Today was a good day. Mulu, our nurse for today, a wonderful man from Ethiopia, came in right at 7 AM and turned all Corey’s sedatives off. He knew the goal for today was to make even more progress toward waking Corey up and getting him to breathe on his own. He was on board and wasn’t messing around (I liked this guy!). Then Crystal, our sweet and strong and dedicated Respiratory Therapist, came in to check on Corey about 7:30 and I asked her when we were going to start today’s breathing trial. Mulu said he was all ready to go so at 7:37 AM Crystal flipped the switch and Corey, once again, started breathing on his own.
It’s 12 hours later and he’s still breathing on his own.
Like I said in my previous post, there are two components necessary for Corey to be extubated. The first is, obviously, the ability to breathe on his own. Crystal told me today, “Check that one off your list. His lungs are fine and he can breathe on his own. Done.” That doesn’t mean his lungs are fully healed, but they are definitely better and are getting stronger every day. They did finally identify one bacteria that they believe was responsible for the pneumonia, and they still believe there is some damage from chemo toxicity that will have to be addressed after we get through this whole ordeal.
The second component, and the one we’re working through right now, is his brain’s ability to tell his body to take those necessary breaths. I was asking Valerie, an amazing Charge Nurse who was here the day Corey came crashing into the ICU and has walked this whole journey very closely with us, if with all his sedatives off it meant that Corey was no longer in a medically induced coma. She said yes, right now they’re coursing through his body but are being flushed out and he’s in a more natural sleeping state with the ability to wake as they are wearing off more and more. They have him on diuretics and the more they flush out of his body, the more that fog will lift.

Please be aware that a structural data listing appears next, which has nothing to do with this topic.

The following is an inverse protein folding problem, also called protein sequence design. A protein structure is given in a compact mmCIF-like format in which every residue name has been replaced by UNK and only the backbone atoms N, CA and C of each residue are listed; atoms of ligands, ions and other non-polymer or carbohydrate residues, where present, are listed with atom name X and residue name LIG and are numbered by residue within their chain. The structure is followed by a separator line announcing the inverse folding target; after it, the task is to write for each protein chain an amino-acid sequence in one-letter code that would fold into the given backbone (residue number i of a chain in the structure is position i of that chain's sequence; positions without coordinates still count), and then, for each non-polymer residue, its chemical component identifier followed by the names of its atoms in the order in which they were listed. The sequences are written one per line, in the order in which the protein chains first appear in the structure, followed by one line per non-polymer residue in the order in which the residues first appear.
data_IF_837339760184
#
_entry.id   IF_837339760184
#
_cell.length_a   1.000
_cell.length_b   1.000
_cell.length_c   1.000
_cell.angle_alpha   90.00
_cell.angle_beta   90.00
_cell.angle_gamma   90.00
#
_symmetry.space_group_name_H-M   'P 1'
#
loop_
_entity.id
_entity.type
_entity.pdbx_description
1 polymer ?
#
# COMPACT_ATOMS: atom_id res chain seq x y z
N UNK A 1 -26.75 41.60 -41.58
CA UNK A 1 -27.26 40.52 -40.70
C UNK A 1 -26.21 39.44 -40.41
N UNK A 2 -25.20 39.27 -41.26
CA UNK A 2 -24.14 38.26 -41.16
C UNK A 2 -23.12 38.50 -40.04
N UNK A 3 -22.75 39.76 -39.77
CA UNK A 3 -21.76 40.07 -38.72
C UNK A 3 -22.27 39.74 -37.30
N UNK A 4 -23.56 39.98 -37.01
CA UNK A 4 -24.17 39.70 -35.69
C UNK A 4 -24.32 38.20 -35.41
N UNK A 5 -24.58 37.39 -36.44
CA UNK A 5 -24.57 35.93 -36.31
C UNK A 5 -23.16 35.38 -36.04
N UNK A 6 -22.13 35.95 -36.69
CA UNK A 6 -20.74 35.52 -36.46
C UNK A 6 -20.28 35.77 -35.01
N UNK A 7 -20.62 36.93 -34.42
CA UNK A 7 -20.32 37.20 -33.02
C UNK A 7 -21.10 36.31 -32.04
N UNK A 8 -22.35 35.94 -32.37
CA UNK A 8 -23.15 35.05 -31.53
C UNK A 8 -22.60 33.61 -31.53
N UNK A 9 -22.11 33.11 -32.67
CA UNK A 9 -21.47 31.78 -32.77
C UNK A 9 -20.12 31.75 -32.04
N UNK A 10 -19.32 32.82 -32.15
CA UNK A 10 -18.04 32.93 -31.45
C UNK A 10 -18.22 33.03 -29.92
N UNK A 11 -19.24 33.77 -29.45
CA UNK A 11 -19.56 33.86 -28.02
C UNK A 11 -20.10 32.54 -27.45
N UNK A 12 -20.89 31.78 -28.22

We had some pastoral staff and family visit for a bit this afternoon and after they left Mulu said, “No more visitors!” in a sweet but “this is my patient and I’m in charge!” kind of way. He said that in Corey’s current sleeping state, he can hear everything that’s going on around him, from the machines to the voices and everything in between. As he is trying to wake up, his brain is trying to process everything it’s hearing and if it isn’t directly contributing to his general wellbeing, it needs to be reduced to almost non-existent levels. He told me to turn the lights down, draw the curtain and limit anything that might stimulate his brain. His brain needs rest to heal and his lungs need his brain to tell them to breathe before they can take the ventilator out.
Sir, yes sir!
So I spent a quiet afternoon recovering from the emotional whiplash of the past 3 days and generally resting in a posture of extreme gratitude. Honestly, I didn’t know if Corey would make it through Thursday night, and here we are, Sunday night, and he’s been breathing on his own for more than 12 hours now! What a turnaround from that hard, hard night! Like my sweet friend Sherry said today, it reminded her of that song “You Can’t Keep a Good Man Down.”